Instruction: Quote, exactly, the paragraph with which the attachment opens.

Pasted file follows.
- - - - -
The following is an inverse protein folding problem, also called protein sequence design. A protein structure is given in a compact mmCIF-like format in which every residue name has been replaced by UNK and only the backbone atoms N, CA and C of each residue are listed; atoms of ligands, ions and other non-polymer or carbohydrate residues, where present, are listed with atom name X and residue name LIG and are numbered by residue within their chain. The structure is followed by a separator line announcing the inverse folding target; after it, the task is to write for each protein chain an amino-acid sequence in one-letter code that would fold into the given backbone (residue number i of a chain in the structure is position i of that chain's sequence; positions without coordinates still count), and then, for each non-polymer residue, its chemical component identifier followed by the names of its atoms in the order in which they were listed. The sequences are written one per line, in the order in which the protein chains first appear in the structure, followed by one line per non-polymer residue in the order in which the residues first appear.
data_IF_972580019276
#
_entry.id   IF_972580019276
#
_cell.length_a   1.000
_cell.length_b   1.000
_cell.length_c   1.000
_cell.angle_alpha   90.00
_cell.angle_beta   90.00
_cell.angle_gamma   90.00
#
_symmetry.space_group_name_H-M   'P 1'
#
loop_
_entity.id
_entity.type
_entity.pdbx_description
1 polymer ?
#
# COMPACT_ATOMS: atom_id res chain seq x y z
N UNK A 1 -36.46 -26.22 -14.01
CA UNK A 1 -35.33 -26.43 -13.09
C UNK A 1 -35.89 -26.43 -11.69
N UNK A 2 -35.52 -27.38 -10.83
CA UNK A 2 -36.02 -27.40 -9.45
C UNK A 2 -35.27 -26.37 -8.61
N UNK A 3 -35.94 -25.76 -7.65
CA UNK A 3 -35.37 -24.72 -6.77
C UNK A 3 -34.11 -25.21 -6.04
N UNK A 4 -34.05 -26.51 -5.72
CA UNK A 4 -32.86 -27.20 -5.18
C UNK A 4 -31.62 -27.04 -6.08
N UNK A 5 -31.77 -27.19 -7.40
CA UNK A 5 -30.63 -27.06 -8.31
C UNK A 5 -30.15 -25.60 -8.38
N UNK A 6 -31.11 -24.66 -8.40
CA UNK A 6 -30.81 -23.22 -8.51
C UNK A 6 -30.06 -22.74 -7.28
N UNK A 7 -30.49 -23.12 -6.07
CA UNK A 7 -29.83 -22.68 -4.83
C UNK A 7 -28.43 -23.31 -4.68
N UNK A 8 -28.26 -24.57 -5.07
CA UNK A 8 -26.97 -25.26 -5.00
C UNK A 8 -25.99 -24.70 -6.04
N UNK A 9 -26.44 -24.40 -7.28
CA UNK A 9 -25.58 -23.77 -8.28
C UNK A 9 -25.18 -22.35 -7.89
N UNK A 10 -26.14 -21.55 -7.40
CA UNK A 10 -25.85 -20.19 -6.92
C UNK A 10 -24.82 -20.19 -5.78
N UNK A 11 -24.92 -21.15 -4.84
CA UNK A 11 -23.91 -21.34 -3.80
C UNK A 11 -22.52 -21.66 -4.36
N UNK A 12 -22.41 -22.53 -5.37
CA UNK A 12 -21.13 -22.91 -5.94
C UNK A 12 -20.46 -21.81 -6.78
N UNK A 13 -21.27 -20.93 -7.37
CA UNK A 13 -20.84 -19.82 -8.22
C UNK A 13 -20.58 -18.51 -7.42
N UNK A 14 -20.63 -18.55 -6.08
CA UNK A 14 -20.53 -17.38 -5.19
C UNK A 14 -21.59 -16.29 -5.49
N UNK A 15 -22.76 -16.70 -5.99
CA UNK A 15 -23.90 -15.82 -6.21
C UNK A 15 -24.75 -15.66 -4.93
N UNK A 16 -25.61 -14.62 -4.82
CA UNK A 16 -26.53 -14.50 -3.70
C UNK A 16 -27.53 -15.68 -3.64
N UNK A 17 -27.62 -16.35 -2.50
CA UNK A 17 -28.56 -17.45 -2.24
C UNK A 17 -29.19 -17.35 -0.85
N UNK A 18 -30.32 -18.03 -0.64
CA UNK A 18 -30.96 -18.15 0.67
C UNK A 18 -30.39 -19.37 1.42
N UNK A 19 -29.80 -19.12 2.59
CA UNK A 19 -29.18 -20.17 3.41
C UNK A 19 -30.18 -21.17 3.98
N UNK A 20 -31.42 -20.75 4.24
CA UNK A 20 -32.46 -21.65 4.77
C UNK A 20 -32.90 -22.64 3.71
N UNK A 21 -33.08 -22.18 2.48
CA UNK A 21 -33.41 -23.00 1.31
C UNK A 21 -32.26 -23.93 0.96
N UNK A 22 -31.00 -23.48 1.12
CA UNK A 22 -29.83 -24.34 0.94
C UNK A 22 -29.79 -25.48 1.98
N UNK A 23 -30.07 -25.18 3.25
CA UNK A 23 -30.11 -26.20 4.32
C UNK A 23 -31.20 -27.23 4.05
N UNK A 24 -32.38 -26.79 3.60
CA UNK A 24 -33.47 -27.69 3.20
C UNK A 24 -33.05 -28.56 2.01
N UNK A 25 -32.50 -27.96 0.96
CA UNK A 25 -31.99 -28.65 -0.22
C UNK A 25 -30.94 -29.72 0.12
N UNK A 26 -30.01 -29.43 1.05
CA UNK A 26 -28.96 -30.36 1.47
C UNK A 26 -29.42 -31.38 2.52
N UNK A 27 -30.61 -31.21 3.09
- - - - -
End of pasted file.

The following is an inverse protein folding problem, also called protein sequence design. A protein structure is given in a compact mmCIF-like format in which every residue name has been replaced by UNK and only the backbone atoms N, CA and C of each residue are listed; atoms of ligands, ions and other non-polymer or carbohydrate residues, where present, are listed with atom name X and residue name LIG and are numbered by residue within their chain. The structure is followed by a separator line announcing the inverse folding target; after it, the task is to write for each protein chain an amino-acid sequence in one-letter code that would fold into the given backbone (residue number i of a chain in the structure is position i of that chain's sequence; positions without coordinates still count), and then, for each non-polymer residue, its chemical component identifier followed by the names of its atoms in the order in which they were listed. The sequences are written one per line, in the order in which the protein chains first appear in the structure, followed by one line per non-polymer residue in the order in which the residues first appear.